Perspectives: The Third-Party Risk Consequences of Outsourcing

Jun 06, 2019 | by Patrick Potter

The Gartner Top Security and Risk Management Trends1 research note states that “Some organizations may choose to completely outsource their security operations,” which got me thinking about the third-party risk those organizations will need to manage if they make that choice. 

Evolving Third Parties
Innovative technologies and new security threats are creating new types of third parties – from security operations outsourcing partners, to next-generation security startups, to providers of managed detection and response (MDR) services. Organizations must determine how to work with these third parties to augment their IT and security operations to combat risk; and must do so while retaining control of their own business-centric security activities. You can outsource the activity but not the risk.

New Digital Risks are Resulting in Skills Gaps
Managing digital risk today, including third-party risk, is stretching the abilities of internal security and risk management teams because they may not be skilled or experienced with new technologies (e.g., cloud, IoT, OT), evolving security tools and approaches, and risks introduced by new, complex third parties. To augment their internal team’s abilities, organizations must invest in centers of excellence that may include internal and external resources; outsource to technology/services partners; tap into the gig economy to find “just in time” resources with specific skills or experience; or hire resources that understand these new third-party risk challenges. These untapped resources might be outside the typical avenues organizations are accustomed to hiring from.

Third-Party Risk Crosses Risk Domains
Third-party risk can be an individual risk, or it can include multiple risks that third parties may introduce to your organization. For example, let’s assume a very critical third party your organization uses experiences a system outage due to a breach. Because their systems are inaccessible, they cannot provide services or products to your organization. As a result, you miss important customer deadlines, and that results in legal action or financial losses. Maybe the breach also infects your systems and disrupts some critical internal online tools, or you lose critical customer data, which results in regulatory non-compliance. This example shows that resiliency, data privacy, legal, financial and regulatory risks can all stem from your use of third parties. The ripple effect is far-reaching, making it critical that you integrate your risk management efforts across your domains of risk (e.g., business resiliency, risk management, compliance, third-party governance, etc.).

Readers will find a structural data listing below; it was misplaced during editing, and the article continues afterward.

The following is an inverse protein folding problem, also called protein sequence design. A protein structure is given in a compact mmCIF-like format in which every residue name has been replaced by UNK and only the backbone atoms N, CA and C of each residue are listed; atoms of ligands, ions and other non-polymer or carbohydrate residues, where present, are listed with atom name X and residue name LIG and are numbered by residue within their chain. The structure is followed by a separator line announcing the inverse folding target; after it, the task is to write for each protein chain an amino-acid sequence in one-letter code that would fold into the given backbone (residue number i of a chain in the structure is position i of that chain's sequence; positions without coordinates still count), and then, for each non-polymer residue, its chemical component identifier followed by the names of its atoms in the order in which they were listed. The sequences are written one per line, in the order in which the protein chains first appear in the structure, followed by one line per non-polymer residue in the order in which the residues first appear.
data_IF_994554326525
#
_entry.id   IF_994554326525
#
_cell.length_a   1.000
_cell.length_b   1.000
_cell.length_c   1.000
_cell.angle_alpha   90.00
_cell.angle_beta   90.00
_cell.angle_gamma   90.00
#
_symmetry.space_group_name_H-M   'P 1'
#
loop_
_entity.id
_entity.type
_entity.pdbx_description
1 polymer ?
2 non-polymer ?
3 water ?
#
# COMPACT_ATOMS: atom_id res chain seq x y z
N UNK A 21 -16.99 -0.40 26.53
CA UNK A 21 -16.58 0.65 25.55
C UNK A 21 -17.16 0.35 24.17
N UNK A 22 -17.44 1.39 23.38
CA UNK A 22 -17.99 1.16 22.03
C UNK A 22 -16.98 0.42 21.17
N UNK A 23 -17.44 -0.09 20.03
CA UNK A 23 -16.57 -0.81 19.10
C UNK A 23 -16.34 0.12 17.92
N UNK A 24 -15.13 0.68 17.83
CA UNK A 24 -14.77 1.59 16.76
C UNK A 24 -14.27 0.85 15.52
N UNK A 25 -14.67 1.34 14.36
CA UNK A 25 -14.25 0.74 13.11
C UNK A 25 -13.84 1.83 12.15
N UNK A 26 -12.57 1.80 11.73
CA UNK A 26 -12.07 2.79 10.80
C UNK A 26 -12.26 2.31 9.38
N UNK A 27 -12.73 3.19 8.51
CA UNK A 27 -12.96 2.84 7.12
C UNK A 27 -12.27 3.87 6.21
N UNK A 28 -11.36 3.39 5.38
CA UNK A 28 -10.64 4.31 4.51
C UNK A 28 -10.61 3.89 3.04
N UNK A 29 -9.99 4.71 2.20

Frameworks and Approaches Tied to Business Outcomes
Frameworks and approaches to manage risk, including third-party risk, are critical because they provide the guardrails needed to manage risks consistently and within the bounds of the organization’s risk appetite. Having said that, managing any kind of risk, including third-party risk, is not a perfect science, and approaches need to balance “friction” from the process with the level of risk being managed. Above all, risk appetite needs to be tied to business objectives and outcomes, and unite the practical and tactical actions in managing risk to the strategic objectives of the organization.

Also, because of the increasingly related nature of business and security risk, a data security governance framework is recommended. The framework should include developing new and updating existing policies regularly to keep up with rapidly changing third-party risk. Periodic gap analyses against compliance with the frameworks are critical to let you know of areas that need to be improved; this is an important part of managing the third parties, but it often falls by the wayside. Finally, any approach to managing third-party risk must also consider regulatory and privacy challenges and changes that come with new partners.

Summary
What digital organizations are experiencing today in their use of third parties are not “yesterday’s risks”. Take a look at the Gartner study1, which not only highlights top security and risk management trends, but also those that may indicate longer-term trends to come. They are new and diverse and becoming more dynamic and complex with the addition of innovative technologies and partners. As a result, they require a dynamic mindset and approach to not only properly get in front and manage them, but also turn them into a competitive advantage for your organization.

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1 Gartner Top Security and Risk Management Trends, Peter Firstbrook, Brian Reed, Sam Olyaei, Gorka Sadowski, David Mahdi, Prateek Bhajanka, Earl Perkins, Published 21 January 2019

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For more RSA perspectives on top trends in security and risk management, register for a webinar June 13, when Ben Desjardins, vice president of product marketing for RSA, and a panel of expert guests will present their perspectives on the Gartner Top Security and Risk Management Trends research note.

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Author: Patrick Potter

Category: RSA Fundamentals, Blog Post

Keywords: Digital Risk, Digital Risk Management, Cybersecurity, Gartner